Time to refer?
Voice disorders that come on gradually, have none of the above more obvious explanations for their etiology, and/or persist for more than a week or two probably warrant an examination to determine their etiology - structural or behavioral. I really know no other way to diagnose tumors, fungal infections or paresis without a visual examination of the vocal cords. If Faith has a need to know the cause of her hoarseness, she has a need for an endoscopic examination.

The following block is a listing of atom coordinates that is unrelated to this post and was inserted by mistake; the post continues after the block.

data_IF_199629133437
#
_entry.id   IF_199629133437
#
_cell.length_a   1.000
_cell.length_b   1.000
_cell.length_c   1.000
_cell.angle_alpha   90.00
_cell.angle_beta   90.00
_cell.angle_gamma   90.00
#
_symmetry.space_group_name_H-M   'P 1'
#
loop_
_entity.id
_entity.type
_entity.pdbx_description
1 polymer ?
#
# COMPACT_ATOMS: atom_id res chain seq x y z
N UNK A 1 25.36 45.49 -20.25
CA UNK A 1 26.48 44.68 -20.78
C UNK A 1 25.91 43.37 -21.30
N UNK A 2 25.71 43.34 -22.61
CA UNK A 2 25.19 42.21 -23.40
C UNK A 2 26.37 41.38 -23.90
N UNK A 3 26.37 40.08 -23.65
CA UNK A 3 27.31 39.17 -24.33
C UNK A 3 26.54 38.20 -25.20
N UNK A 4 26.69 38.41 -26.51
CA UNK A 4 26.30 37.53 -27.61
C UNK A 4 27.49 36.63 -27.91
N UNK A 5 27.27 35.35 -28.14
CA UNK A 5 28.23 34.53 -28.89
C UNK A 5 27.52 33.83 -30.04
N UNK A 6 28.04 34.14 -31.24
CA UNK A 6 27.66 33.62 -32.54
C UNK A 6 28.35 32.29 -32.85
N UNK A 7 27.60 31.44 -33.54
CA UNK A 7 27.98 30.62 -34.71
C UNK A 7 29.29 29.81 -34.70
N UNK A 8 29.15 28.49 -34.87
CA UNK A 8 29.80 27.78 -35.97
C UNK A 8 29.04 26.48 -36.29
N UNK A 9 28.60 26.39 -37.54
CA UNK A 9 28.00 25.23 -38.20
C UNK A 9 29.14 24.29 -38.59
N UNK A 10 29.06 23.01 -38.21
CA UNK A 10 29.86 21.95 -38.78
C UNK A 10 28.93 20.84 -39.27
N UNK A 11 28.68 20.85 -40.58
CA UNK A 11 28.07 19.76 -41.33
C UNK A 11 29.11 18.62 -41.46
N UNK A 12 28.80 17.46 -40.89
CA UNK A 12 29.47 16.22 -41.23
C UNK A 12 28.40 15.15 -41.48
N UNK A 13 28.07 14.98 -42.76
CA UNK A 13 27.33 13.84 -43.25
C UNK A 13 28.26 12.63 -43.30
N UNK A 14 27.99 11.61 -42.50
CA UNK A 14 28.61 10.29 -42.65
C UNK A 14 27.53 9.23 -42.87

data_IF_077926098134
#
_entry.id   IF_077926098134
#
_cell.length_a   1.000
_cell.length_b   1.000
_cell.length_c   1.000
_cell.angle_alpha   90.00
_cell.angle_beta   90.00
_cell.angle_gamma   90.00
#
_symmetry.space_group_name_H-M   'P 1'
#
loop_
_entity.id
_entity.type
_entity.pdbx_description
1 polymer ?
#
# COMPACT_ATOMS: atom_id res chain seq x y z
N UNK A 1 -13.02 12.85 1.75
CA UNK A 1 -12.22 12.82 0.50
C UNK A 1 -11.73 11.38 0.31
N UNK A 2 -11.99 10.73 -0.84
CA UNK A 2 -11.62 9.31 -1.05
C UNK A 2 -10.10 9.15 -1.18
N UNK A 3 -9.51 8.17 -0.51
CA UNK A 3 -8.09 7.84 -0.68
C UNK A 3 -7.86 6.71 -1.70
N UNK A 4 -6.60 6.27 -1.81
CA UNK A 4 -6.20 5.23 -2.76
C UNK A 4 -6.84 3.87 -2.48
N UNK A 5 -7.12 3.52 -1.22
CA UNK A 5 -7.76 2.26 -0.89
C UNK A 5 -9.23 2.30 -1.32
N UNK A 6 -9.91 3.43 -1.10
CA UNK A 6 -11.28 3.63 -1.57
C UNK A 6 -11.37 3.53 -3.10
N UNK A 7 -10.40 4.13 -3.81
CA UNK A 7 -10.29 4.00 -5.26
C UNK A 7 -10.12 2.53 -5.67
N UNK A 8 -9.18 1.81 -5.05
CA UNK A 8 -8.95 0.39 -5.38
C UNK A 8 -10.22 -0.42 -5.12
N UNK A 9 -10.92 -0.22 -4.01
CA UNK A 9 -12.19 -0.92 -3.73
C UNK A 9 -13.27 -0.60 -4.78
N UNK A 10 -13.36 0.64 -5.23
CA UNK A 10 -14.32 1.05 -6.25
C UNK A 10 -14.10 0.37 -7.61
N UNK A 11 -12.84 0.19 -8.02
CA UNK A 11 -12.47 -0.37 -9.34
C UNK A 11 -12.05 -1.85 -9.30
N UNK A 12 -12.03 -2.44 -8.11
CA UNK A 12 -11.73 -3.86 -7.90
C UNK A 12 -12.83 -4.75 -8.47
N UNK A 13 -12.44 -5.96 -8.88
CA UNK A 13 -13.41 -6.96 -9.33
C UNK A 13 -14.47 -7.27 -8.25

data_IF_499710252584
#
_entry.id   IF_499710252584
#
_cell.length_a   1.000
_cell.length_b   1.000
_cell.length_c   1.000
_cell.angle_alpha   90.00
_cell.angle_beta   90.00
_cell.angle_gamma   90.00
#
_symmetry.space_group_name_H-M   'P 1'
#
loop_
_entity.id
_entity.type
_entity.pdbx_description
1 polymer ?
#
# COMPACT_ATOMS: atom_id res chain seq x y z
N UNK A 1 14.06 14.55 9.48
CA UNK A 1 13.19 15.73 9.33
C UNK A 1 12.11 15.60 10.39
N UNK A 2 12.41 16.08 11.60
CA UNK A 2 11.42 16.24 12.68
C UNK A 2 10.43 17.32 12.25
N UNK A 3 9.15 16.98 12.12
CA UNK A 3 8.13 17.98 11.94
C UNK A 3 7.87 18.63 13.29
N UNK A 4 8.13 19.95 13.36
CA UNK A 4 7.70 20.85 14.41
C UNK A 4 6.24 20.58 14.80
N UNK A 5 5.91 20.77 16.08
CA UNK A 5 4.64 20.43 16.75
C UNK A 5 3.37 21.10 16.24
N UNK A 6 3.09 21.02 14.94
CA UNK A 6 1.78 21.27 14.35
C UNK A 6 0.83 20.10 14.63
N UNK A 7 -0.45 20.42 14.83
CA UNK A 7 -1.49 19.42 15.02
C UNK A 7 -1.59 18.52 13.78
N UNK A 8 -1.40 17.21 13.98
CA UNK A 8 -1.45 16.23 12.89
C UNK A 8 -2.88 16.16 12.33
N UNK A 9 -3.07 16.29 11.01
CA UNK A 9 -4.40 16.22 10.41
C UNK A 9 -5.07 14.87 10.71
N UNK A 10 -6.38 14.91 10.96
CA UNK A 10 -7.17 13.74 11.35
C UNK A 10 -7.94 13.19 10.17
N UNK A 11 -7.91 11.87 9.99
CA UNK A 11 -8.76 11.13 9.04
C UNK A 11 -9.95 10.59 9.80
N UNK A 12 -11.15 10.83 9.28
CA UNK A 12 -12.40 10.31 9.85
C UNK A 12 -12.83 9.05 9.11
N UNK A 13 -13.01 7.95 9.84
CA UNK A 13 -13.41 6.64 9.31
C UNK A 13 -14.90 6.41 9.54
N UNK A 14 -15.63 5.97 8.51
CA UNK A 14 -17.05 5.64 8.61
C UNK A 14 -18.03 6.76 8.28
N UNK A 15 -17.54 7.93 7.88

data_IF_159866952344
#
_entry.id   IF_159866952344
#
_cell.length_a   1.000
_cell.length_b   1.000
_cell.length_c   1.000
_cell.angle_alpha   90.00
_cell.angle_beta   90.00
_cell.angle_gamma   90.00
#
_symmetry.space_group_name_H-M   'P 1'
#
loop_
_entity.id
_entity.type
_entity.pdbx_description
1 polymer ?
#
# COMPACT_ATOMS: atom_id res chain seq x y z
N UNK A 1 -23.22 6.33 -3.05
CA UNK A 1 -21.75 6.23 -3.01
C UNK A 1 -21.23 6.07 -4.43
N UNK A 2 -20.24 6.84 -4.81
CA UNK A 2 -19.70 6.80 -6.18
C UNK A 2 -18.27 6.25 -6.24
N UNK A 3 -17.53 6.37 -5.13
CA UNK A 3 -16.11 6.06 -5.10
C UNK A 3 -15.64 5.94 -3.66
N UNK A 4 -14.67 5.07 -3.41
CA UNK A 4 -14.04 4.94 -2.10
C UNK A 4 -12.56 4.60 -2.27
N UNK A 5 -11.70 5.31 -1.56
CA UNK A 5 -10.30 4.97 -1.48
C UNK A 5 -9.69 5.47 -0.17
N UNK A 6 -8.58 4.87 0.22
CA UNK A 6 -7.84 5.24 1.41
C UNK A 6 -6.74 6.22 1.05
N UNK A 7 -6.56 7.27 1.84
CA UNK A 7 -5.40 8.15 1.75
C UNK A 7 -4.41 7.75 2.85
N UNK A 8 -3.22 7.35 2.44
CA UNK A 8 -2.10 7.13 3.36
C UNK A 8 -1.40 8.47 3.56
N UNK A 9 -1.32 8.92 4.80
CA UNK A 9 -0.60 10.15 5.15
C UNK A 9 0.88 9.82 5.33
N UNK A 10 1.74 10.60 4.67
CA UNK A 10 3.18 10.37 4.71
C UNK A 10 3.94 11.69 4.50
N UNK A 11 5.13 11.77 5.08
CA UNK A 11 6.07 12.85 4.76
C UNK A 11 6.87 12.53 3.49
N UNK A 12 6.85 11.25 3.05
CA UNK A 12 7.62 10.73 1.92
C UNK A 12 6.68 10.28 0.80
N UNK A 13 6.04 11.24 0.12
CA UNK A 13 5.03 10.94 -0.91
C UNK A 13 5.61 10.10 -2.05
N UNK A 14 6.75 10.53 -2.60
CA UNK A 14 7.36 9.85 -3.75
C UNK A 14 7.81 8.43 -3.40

However, Dr. Marcus can utilize the concepts here to take an educated guess at the probable cause of hoarseness and determine whether the expense of a laryngeal examination is warranted. The doctor and patient can weigh the cost of being off work and the cost and risks of inappropriate treatment and delayed accurate diagnosis against the cost of a thorough endoscopic examination. My hope is that Dr. Marcus tells his patient that since he cannot see the vocal cords, his diagnosis is an educated guess, and if the patient needs a more precise diagnosis or fails to improve in a brief period of time, then a referral to a laryngologist would be appropriate.